The best part is the stunning view from its lawn; from here you can see several peaks of Garhwal, Kumaon and the Nepal Himalaya, the main ones being Nanda Ghunti (20,700ft), Trishul (22,360ft), Trishul East (23,320ft), Nanda Devi (25,645ft), Nanda Devi East (24,391ft), Nanda Kot (22,510ft) and Panchachuli (22,650ft).
In the small market at Mukteshwar you’ll find locally produced jams, jellies, juices and squashes. The fruits used are apples, peaches, plums and apricots, all of which you’ll find in the orchards of Mukteshwar and Ramgarh at various times of the year. There’re also a few natural beauty products, like apricot face scrub, that you’ll find here ‘in season’. Do try the famed bal mithai, a local Kumaoni sweet, and the deep-red rhododendron squash from the roadside shops. A Kilmora outlet in Sargakhet is a good place for local handicrafts and pretty woollens.
Where to Stay & Eat
Mukteshwar has the KMVN Tourist Rest House (Tel: 286263, Cell: 08650002528; Tariff: ₹2,800–4,100) at the end of the road, overlooking the PWD Inspection Bungalow and offering a clear view of the full range of snow-covered peaks. But it loses points on hygiene. Just outside town is Somerset Lodge (Tel: 286165, Cell: 09837787501, 09411289043; Tariff: ₹2,500 per person, with meals), an old farmstead with spacious rooms and suites. They also have a very nice tenting site, Camp Purple (Delhi Tel: 011- 29531036; Tariff: ₹2,000 per person, with meals), located in an orchard. A good option for the outdoorsy, Camp Purple offers adventure sports, rappelling, rock-climbing, trekking and archery. Nearby is Oak Chalet (Cell: 09411289043, 09837787501; Tariff: ₹1,800–2,500 per person, with meals) with four rooms, three tents and lots of adventure activities. There’s also Red Roof Resort (Tel: 286299, Cell: 09412007857; Tariff: ₹2,850–3,500), one of the newer hotels with a family cottage and double rooms. You could also stay at the excellent Mountain Trail (Delhi Tel: 011-22720675- 77, 47603625; Tariff: ₹3,800–6,000, with two meals), located in large gardens in Sargakhet. Mystic Mukteshwar (Cell: 09917491166, 09811330333, 094103 38747; Tariff: on request) is a homestay in Sargakhet, offering six rooms, a kitchen, library and games. Krishna Orchard Resort (Delhi Tel: 011- 29811778/ 0075, Cell: 09810145533; Tariff: ₹4,000–7,500) has 27 rooms and lots of games including billiards, badminton, volleyball and cricket. Mukteshwar Himalayan Resort (Cell: 09412085494, 09411376988; Tariff: ₹2,800–4,800, with two meals) in Leti Bunga offers lots of entertainment with adventure activities. Frozen Woods (Delhi Tel: 011-29531036; Tariff: ₹3,750– 5,500) is in Satkhol. For food, the restaurants attached to these properties are the best bet.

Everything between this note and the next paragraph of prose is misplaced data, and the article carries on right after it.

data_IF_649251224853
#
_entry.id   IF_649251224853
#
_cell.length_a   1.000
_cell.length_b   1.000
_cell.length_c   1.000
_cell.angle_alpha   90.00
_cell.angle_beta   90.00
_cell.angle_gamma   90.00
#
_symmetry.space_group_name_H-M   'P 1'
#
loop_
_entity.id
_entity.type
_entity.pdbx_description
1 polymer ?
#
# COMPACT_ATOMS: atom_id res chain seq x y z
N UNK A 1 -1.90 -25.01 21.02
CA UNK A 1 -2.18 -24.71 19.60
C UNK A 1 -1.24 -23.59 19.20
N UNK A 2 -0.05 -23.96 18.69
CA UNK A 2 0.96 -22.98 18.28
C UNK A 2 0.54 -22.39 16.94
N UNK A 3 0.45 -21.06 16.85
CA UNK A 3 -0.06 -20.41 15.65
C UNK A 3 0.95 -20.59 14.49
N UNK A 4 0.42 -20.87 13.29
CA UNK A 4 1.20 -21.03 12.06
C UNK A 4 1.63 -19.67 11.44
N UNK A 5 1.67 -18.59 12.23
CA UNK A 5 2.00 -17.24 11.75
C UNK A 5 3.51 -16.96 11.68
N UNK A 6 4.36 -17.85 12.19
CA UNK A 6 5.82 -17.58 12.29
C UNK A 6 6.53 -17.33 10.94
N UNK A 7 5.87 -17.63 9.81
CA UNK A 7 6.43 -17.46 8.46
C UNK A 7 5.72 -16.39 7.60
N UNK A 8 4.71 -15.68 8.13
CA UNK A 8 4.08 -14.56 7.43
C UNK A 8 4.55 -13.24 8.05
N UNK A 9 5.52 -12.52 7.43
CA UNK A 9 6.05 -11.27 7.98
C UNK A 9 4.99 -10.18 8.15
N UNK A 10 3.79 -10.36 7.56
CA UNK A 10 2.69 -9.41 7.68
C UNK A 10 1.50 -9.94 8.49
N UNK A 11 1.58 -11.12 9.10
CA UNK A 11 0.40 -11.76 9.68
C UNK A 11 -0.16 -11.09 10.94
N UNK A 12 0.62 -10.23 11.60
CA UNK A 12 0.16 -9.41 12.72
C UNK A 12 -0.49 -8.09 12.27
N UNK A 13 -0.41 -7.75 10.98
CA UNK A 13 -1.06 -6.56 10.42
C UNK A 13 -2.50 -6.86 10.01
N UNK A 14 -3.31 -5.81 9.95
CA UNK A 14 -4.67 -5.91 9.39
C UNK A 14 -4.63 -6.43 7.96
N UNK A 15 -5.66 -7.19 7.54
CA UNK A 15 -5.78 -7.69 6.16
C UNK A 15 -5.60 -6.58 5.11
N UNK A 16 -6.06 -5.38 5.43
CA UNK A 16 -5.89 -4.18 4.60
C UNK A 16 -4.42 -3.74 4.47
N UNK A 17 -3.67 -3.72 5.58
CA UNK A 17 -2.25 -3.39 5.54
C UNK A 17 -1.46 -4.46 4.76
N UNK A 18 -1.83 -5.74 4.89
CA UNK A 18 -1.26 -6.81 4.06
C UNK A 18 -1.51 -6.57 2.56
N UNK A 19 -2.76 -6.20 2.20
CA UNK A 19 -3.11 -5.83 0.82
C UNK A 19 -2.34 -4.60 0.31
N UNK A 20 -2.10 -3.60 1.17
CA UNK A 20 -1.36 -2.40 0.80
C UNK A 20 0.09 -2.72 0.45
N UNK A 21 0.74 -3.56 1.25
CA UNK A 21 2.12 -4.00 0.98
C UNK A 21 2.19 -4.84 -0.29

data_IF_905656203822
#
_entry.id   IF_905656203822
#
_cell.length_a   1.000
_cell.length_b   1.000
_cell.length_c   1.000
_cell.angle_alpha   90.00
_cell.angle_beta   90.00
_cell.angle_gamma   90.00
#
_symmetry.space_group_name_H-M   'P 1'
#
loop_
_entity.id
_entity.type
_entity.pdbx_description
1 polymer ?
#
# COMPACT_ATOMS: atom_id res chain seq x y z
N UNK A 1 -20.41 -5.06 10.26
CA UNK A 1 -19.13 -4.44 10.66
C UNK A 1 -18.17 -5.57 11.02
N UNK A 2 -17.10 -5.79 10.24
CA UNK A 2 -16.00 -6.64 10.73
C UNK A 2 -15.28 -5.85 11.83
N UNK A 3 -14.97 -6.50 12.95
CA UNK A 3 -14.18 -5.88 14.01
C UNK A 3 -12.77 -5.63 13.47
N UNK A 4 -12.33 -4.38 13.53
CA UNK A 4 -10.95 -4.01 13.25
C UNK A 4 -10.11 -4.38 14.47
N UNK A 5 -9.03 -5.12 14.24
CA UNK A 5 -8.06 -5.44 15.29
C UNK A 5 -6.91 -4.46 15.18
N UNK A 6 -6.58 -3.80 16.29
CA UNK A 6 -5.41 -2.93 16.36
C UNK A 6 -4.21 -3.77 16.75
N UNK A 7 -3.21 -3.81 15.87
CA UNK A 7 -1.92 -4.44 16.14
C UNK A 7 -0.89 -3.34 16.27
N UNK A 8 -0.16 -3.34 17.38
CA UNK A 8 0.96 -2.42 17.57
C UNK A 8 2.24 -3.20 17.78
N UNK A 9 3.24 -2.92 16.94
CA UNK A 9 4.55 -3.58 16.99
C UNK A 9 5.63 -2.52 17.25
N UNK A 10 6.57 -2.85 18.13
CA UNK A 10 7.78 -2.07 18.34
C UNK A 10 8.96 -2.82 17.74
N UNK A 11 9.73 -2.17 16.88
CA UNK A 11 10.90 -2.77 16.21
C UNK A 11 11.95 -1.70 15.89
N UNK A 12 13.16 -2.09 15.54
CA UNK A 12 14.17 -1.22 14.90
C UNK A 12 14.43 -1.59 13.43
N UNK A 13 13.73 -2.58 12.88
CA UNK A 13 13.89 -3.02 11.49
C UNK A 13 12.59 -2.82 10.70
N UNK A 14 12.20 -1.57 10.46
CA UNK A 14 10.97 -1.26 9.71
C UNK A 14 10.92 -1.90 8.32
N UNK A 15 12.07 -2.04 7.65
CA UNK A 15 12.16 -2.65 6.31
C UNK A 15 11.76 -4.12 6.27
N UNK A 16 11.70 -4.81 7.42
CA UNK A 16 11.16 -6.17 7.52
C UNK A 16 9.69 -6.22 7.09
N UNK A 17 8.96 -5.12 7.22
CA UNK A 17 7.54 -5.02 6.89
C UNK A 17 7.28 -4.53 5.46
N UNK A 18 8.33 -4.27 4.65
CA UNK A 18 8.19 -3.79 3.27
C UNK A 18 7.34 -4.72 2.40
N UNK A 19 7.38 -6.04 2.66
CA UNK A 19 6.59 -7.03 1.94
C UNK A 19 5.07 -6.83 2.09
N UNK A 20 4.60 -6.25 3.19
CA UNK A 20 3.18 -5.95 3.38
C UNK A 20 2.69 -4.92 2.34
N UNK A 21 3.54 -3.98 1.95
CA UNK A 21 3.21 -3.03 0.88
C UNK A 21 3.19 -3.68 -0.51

When to go Mukteshwar is beautiful round the year. The trees are heavy with fruit during summer, and covered with snow in the peak of winter.
Kumaon Mandal Vikas Nigam, Tourist Rest House, Mukteshwar, Tel: 05942-286263. Cell: 08650002528
KMVN, 103, Indraprakash Building, 21, Barakhamba Road, New Delhi, Tel: 011-23712246, 41519366, kmvn.gov.in
STD code 05942
Air Nearest airport: Pantnagar (111km/ 3.5hrs; Tel: 05944-233685). Taxi costs ₹2,000–2,800
Rail Nearest railhead: Kathgodam (73km/ 2hrs), connected to Delhi daily. Taxi costs ₹1,200–1,500 one way
Road From Delhi, the quickest route to Mukteshwar is via Bhimtal, Bhowali and Ramgarh. You can also follow the Bhowali Road till Khutani Bend, and take the full U-turn up the Padampuri Road Bus Uttarakhand Roadways operates services to Haldwani Bus Stand (08476005701) from ISBT Anand Vihar.